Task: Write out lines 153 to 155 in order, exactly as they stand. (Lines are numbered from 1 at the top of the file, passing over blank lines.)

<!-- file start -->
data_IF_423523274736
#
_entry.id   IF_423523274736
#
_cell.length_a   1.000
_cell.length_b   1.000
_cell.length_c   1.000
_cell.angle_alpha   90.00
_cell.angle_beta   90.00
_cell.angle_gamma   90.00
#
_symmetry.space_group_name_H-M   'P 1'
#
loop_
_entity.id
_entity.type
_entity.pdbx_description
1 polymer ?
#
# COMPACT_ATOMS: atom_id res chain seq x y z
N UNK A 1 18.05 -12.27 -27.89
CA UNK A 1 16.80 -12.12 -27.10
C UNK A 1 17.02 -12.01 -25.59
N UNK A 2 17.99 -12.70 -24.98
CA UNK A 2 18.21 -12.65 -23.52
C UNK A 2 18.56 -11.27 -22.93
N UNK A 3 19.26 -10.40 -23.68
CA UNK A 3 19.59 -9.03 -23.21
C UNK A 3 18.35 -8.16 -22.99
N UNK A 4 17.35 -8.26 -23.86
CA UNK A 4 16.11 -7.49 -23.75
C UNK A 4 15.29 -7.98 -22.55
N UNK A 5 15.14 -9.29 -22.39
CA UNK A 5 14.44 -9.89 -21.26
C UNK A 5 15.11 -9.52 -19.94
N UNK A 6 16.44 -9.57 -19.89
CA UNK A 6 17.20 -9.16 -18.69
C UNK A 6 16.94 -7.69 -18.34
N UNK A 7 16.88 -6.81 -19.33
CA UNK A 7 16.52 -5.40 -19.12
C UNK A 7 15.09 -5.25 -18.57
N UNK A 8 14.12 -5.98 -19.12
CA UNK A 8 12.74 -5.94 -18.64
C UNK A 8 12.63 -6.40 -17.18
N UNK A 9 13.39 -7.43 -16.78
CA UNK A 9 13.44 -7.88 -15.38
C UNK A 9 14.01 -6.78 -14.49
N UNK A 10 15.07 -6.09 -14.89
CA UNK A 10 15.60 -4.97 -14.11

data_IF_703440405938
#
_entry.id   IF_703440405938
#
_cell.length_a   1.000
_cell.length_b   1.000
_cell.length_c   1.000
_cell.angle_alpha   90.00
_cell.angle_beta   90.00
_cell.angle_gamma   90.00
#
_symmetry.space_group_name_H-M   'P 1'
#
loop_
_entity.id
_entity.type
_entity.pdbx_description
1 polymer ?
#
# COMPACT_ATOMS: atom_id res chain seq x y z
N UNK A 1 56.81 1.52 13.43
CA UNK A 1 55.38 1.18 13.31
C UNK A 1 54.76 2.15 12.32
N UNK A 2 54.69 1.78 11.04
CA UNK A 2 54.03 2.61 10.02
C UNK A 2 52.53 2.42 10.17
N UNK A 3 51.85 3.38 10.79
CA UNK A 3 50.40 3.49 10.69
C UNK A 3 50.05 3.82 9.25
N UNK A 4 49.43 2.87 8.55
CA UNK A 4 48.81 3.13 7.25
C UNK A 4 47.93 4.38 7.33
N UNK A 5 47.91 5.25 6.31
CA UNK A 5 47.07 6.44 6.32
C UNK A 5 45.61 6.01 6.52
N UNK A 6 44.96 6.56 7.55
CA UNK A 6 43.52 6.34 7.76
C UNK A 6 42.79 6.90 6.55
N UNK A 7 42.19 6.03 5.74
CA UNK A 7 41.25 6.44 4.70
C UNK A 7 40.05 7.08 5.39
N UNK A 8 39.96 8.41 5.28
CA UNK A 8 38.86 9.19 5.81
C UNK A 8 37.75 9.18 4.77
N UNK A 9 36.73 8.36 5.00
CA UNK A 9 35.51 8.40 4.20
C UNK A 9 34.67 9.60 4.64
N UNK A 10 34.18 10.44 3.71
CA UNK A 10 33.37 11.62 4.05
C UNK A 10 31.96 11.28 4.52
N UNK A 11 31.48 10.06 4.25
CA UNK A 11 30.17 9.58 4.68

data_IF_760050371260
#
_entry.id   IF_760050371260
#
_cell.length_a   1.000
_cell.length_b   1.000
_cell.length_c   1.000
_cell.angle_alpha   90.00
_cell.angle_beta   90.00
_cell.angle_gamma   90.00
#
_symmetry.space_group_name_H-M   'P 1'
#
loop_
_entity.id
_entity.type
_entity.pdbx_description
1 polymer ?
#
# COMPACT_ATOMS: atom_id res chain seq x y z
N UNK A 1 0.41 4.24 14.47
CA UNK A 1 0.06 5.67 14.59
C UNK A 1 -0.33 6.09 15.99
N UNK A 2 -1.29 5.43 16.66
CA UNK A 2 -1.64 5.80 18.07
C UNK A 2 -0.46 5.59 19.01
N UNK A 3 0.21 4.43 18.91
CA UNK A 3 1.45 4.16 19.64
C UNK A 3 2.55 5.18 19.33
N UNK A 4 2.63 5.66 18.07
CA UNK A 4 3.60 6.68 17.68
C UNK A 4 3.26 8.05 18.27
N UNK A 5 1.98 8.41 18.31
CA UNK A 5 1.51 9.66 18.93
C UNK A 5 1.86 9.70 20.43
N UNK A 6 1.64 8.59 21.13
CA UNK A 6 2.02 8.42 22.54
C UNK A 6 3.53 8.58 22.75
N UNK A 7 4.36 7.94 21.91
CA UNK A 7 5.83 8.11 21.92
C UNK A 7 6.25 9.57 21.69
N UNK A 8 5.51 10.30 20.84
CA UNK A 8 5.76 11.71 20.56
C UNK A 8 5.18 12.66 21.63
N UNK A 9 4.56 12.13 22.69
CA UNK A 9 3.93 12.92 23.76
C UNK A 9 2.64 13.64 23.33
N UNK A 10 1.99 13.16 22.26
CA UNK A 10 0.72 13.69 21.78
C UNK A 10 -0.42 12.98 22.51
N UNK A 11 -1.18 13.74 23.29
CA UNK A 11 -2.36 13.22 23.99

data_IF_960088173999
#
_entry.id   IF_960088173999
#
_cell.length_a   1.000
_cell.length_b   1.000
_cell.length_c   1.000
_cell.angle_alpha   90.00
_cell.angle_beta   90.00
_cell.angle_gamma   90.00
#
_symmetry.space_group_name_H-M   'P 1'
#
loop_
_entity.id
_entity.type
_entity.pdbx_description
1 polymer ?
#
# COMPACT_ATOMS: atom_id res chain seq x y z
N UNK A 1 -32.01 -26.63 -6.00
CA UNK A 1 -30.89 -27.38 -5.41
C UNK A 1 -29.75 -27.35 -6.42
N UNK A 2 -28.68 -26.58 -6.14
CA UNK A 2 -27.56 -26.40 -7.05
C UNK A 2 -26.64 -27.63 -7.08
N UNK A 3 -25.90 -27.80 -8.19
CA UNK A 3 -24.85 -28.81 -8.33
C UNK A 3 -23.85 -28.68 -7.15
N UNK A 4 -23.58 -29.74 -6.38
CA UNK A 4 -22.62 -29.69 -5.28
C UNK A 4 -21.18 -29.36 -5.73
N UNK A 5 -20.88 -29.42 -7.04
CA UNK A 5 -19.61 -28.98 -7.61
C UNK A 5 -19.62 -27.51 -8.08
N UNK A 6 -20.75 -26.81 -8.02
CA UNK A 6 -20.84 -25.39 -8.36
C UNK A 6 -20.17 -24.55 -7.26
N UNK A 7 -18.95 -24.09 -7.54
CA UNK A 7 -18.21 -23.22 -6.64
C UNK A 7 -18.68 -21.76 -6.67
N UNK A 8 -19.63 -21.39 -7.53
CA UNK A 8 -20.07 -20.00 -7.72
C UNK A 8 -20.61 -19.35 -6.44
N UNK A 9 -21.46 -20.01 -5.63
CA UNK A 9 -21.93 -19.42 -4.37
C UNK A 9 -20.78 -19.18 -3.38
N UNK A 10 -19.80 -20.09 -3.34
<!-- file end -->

CA UNK A 11 -2.36 13.22 23.99

data_IF_960088173999
#